This is the second year that the Theatre Royal have recruited a trainee Assistant Director, an 8 month contract that offers the opportunity to observe and assist in the direction of productions and other processes. Bethany Pitts was our successful applicant this year – beating literally hundreds of others from all over the country. I’ve handed over to her to give us an insight into her role at the Theatre. She’ll also be posting some updates from the rehearsals of our next Drum Theatre production, The Astronaut’s Chair.
“I think it’s fair to say that most people don’t really know what an Assistant Director is for. In fact, quite a few Assistant Directors don’t know this, particularly when starting a new job, as it can vary hugely between different organisations. Most people assume that I make the tea and hobnob with the actors, which is sometimes the case, but it really only scratches the surface of the myriad responsibilities that can end up in your lap.
“There isn’t really one clear route into directing, though assisting is something that most directors will do at some point in their careers. Some directors train specifically on directing courses at drama schools; others learn on the job; some might produce, act or do stage management first. I did English and Drama at York, following the advice I’d been given to have something to fall back on (although the use of an English degree these days is debatable) but mostly spent my time in the confines of what was known as the Drama Barn, a tiny black box theatre space where shows went on each week of the term.
“I didn’t really appreciate the complete luxury of having space and a budget to work with at uni and graduated having taken a couple of shows to the Edinburgh Fringe but unsure about what to do next. I considered doing an MA in Directing, but, put off by the cost, I decided to see how I got on learning on the job. For me, it has been the right choice and it is what I’m still doing really. Directing is a practical art and if you’re reading about it or studying it this isn’t enough on its own – you must be doing it.
“But there are several key things I have learnt about being a director between then and now:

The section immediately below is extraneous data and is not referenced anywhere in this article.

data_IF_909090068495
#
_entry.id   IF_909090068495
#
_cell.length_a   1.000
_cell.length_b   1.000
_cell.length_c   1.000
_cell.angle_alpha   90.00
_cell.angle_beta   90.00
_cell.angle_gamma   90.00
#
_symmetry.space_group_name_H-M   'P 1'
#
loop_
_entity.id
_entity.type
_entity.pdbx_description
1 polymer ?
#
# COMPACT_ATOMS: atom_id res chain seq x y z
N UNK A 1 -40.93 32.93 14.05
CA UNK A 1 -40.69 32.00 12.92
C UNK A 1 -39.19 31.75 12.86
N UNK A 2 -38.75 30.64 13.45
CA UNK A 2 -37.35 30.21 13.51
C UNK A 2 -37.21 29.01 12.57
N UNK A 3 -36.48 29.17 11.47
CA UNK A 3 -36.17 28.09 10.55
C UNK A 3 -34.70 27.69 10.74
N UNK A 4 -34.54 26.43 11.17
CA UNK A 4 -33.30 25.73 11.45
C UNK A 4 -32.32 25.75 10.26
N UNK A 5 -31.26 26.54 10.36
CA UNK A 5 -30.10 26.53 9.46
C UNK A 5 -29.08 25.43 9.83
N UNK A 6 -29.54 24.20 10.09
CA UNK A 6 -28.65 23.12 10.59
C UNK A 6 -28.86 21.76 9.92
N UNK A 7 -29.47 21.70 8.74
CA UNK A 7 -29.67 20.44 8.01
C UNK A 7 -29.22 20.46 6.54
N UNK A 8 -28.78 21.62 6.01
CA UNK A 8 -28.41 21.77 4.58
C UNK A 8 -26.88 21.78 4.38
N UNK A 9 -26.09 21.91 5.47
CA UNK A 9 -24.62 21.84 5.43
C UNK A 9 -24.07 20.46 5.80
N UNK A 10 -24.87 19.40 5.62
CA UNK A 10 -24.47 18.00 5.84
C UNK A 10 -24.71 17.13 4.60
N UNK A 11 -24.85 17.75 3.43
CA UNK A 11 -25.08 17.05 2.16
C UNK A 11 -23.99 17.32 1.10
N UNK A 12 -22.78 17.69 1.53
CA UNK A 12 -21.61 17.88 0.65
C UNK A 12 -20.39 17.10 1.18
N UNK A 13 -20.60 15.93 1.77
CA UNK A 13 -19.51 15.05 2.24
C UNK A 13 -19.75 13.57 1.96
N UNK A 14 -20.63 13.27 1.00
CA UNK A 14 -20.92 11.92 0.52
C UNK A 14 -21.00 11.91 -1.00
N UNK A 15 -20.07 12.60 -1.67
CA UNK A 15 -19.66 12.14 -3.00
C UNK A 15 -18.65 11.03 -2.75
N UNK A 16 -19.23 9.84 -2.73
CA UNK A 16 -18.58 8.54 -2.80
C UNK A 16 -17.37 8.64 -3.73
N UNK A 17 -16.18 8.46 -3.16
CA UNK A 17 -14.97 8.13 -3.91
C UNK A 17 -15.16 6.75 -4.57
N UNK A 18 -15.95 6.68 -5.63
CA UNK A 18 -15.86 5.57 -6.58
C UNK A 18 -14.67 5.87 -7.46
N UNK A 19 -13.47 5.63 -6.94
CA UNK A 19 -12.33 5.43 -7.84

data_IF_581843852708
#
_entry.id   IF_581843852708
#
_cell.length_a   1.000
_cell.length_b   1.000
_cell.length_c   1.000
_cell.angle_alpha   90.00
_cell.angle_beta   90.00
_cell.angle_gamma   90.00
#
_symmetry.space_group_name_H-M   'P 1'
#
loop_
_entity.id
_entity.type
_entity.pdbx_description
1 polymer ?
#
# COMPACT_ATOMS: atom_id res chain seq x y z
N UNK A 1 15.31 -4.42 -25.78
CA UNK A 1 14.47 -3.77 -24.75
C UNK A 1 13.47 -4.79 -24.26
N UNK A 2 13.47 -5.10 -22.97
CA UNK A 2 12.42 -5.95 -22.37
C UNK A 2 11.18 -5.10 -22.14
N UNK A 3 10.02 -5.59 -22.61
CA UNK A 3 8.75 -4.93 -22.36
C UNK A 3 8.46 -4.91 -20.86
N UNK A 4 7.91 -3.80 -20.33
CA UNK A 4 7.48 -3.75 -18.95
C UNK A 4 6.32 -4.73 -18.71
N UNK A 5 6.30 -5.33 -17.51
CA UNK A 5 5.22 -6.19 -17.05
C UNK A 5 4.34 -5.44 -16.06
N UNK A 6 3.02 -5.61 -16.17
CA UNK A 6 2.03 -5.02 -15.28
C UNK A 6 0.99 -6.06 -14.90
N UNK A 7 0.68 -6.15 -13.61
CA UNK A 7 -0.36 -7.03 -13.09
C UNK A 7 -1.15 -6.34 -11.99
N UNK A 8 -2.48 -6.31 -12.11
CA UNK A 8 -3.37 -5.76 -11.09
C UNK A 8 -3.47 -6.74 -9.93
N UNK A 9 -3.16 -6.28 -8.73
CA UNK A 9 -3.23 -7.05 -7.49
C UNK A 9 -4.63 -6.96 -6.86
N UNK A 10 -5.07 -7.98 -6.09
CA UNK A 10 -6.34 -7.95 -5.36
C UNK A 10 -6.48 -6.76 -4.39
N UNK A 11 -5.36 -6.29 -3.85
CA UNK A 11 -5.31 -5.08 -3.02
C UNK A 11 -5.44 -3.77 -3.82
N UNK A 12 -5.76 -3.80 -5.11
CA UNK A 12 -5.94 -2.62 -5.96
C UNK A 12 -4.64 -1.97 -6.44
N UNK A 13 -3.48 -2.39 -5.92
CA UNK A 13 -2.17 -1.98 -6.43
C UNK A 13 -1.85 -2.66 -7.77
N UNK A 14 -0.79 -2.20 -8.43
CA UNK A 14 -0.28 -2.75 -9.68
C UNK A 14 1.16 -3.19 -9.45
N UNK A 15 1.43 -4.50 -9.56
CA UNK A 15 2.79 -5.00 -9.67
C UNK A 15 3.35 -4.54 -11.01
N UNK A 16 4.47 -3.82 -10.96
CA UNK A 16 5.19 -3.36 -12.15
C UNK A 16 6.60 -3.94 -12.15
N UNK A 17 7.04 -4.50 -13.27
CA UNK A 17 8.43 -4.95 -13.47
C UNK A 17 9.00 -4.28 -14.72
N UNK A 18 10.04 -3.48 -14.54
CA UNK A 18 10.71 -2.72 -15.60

1. Don’t expect to earn much money. For at least the first few years. I thought I’d been poor as a student, but being an unpaid assistant director in London really tested my resourcefulness. That’s why a paid opportunity like the one here at Theatre Royal Plymouth is like gold dust.
2. You must love theatre. I mean really, really love it. The hours are long and unsociable, the work all consuming and if you don’t have a burning passion for it then you’ll soon find that missing out on socials occasions or not being sure when you’ll be paid next will start to matter more.
3.But, you must also remember there is a world outside the theatre. At first, I thought that if I spent my whole life in theatres either watching it or making it then I would be qualified to be a director. However, I wasn’t really having much of a life, and unless live a bit you won’t truly understand much of the great drama around.
4.It helps to know what other people do. I have stage managed, produced, run an education department, promoted shows and, on occasion, performed too. I wouldn’t want to do any of these jobs full time, but having done them I am far more sympathetic to the challenges they contain which is a good position for a director to be in.
“I’ve assisted for a few different companies and theatres prior to arriving in Plymouth earlier this year. Most recently, I was the Assistant Director for Theatre 503, a premier fringe new writing venue in London where the AD is quite often required to text the landlord (the theatre is above a pub) during a show to ask him to turn the football down or stop his mad dog from running around in the flat above the theatre. Before that, I worked for a touring Shakespeare company, Icarus, where I was required to pop up periodically on the tour to check up on both show and company – this was a brutal tour where the cast often drove many miles before getting in and out on the same day and driving on to the next venue, so many a pep talk was needed. In addition, I’ve directed and produced my own work, most recently at the Bike Shed Theatre in Exeter. For me, it is vital to me to balance assisting and directing: it is easy to feel rusty if you haven’t led a rehearsal room for too long and you’ve got to remember the reason you are assisting in the first place. In my case, it is to help me become a better director.
“So it is a great privilege to be working full time in a theatre as an Assistant Director. These appointments are few and far between in our economic climate. My work in terms of the building stretches over several departments. So far I have assisted Nicola Rosewarne on the recent People’s Company production of The Good Person of Szechwan and led a young company group for a term, as well as spending much of my time trying to get to the bottom of how this sprawling labyrinth of an organisation works. That is definitely a full time job in itself.”